Despite all the hype about virtualization and cloud computing, the "State of the Data Center" study released by AFCOM, an association for data center managers, finds there are more physical servers than ever to manage.
With the amount of data to be managed growing by about 20 percent a year, AFCOM CEO Jill Yaoz says that without virtualization and cloud computing, things in the data center would be worse.
But AFCOM also recently reported that as workloads have increased staffing levels have not kept pace. It found trend lines in staffing pretty evenly split, with 37 percent of respondents reporting fewer staff vs. the same number (28.6 percent) and more staff (34.4 percent).
Meanwhile, Computer Economics' study "Server Support Staffing Ratios" found a slight increase in data center staff over the past four years. As an average percentage of total IT staff, server support personnel made up 12.2 percent in 2007 and 13.2 percent in 2010. It reports a jump in the percentage of systems administrators, systems programmers and engineers in 2010. Its summary says:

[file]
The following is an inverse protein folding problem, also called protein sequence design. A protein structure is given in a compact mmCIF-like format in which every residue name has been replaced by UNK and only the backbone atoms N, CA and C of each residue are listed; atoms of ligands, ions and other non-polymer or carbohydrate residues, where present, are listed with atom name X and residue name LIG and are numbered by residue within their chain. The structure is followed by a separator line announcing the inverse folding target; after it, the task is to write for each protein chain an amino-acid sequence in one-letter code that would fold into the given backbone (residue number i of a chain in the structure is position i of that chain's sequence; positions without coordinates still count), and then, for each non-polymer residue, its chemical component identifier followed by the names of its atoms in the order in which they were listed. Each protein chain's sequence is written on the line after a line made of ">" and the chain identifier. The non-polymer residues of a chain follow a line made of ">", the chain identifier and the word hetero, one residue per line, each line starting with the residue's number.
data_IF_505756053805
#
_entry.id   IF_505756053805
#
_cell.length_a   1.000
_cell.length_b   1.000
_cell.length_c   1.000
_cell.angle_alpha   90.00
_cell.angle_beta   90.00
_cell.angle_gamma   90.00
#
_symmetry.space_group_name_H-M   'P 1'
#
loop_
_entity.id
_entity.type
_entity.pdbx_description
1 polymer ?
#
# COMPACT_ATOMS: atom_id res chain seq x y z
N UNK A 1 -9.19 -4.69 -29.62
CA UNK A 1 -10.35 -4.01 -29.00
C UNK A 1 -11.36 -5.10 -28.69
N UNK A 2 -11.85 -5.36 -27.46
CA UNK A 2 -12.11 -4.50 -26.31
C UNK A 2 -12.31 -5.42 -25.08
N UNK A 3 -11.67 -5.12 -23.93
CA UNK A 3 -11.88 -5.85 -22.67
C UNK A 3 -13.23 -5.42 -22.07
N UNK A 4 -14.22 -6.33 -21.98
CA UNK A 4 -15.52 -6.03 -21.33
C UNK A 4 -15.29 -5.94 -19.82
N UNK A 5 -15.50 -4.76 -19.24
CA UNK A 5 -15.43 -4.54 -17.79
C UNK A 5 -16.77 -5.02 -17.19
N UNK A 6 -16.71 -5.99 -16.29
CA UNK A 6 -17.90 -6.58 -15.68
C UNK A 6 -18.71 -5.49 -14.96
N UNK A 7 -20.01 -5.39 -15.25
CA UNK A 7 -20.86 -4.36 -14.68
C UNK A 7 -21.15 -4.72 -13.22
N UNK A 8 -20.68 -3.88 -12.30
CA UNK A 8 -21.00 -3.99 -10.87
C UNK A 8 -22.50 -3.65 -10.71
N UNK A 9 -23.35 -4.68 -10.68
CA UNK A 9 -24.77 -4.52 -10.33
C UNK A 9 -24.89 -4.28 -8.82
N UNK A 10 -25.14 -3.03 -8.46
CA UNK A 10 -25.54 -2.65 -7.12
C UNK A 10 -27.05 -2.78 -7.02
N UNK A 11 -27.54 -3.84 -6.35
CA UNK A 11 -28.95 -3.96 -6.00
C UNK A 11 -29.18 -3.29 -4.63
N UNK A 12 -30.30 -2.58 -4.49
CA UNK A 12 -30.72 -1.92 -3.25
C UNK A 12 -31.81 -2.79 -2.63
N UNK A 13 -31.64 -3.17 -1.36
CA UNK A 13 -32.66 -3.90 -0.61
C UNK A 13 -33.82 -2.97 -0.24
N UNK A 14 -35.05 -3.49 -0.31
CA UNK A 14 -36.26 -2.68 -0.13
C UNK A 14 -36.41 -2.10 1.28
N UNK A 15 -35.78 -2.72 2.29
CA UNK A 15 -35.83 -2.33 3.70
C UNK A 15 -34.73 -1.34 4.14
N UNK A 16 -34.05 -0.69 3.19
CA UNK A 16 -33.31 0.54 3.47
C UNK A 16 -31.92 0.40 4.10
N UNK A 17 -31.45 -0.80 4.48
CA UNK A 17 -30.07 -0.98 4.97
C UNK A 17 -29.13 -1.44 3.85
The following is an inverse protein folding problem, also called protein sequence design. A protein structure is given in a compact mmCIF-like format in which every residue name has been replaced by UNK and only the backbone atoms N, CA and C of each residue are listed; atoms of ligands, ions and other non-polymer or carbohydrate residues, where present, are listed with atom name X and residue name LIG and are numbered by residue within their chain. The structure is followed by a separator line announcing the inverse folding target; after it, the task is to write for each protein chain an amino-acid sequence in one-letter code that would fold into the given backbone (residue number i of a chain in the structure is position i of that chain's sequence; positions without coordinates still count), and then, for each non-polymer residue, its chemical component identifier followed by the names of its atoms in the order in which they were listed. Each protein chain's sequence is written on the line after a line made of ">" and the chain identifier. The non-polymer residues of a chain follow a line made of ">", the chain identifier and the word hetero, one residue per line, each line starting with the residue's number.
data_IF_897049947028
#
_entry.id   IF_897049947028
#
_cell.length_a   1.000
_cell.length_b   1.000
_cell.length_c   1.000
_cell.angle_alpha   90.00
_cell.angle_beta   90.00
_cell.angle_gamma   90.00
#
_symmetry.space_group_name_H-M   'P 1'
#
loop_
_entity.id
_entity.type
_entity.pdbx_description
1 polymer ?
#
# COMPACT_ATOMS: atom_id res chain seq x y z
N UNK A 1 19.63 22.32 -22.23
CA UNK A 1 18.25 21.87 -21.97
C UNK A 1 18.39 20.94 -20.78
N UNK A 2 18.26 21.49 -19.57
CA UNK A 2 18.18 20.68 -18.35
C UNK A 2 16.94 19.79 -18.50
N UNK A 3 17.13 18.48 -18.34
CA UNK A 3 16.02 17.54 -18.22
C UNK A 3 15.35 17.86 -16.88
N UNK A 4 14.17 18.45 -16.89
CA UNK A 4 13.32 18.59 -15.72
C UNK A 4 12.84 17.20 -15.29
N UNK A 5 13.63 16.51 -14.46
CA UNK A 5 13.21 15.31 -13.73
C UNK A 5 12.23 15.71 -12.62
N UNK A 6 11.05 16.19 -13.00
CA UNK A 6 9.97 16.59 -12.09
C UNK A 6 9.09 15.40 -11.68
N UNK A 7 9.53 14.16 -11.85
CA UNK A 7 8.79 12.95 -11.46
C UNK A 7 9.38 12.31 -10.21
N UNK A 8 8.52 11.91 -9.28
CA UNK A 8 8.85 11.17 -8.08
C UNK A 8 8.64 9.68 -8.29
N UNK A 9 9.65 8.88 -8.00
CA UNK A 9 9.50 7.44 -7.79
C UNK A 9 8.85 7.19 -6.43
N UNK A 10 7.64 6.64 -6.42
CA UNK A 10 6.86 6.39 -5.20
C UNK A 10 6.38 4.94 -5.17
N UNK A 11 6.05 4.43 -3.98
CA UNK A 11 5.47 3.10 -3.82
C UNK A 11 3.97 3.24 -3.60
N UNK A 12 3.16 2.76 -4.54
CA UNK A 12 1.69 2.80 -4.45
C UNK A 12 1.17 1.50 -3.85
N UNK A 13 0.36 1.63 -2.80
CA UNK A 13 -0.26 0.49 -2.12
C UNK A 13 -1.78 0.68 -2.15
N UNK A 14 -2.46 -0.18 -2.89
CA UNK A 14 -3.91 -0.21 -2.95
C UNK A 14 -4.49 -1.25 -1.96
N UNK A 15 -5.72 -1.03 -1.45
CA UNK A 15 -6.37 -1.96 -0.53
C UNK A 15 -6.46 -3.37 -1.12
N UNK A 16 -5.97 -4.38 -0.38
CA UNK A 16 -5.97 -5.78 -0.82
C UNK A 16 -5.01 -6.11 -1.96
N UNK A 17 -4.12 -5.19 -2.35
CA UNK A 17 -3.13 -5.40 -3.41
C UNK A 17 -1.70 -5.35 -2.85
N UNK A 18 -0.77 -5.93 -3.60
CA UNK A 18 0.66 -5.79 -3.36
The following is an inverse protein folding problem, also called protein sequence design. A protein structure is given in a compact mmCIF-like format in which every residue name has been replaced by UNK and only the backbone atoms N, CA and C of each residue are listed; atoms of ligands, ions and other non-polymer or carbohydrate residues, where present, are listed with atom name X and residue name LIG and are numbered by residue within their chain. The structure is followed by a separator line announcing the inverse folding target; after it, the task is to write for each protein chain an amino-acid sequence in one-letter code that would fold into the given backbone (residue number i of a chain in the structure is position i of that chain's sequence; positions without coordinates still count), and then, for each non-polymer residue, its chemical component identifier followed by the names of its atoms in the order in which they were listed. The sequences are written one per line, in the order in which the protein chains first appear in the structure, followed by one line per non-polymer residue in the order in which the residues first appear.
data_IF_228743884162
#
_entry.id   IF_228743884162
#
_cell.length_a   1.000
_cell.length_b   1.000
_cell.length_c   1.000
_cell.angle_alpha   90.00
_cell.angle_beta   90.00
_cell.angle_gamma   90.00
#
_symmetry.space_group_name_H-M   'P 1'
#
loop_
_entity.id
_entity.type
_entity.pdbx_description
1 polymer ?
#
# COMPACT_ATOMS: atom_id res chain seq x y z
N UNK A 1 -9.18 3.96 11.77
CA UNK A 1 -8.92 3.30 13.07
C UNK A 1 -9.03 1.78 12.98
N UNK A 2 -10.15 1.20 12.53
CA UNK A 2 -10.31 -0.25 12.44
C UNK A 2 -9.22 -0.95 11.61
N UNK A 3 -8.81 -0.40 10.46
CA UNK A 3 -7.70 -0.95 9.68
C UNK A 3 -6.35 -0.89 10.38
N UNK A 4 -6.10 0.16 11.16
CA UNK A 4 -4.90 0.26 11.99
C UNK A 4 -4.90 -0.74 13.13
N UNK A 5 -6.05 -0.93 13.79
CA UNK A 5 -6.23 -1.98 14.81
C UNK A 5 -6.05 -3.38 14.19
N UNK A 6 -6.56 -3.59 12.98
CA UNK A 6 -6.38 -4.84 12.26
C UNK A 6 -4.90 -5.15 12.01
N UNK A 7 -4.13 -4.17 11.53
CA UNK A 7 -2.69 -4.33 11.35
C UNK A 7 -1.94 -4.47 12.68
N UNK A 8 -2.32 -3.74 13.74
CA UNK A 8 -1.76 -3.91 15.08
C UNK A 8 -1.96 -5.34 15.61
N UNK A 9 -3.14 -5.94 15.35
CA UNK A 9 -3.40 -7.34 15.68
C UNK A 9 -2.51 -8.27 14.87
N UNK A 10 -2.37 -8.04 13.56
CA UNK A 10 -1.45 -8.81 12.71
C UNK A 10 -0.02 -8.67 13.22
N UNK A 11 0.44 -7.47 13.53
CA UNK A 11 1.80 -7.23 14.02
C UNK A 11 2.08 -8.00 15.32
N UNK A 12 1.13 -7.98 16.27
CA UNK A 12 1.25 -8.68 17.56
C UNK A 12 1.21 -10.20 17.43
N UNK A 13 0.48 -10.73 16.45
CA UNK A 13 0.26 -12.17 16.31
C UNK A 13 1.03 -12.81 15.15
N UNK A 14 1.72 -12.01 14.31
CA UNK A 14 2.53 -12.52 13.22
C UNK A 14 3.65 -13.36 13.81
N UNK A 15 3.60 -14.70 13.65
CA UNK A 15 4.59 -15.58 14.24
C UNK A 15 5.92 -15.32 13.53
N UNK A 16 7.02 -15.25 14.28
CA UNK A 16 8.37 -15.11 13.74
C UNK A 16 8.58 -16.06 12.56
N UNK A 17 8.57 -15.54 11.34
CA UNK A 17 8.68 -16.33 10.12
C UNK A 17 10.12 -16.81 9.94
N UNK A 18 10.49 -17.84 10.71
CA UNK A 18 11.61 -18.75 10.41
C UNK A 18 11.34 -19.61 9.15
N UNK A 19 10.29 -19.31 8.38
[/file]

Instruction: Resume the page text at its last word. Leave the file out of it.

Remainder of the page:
These IT workers were at the front of the line when IT organizations began adding staff after actively trimming head count the previous two years. ...
What this means is that systems administrators have become more productive, and IT organizations have used that rising productivity to absorb more computing power rather than thin the ranks of system administrators. The net result is a relatively steady state for server support positions.
It also reports fewer computer operators and production control personnel along with the decline in use of mainframes and rise of automation. This could be a chicken-and-egg situation, as Mike Vizard at CTO Edge reports the threat of a skills shortage in the data center. He says companies could be forced to rely on automation and managed services because they can't find people trained on the new converged server, storage and network architectures.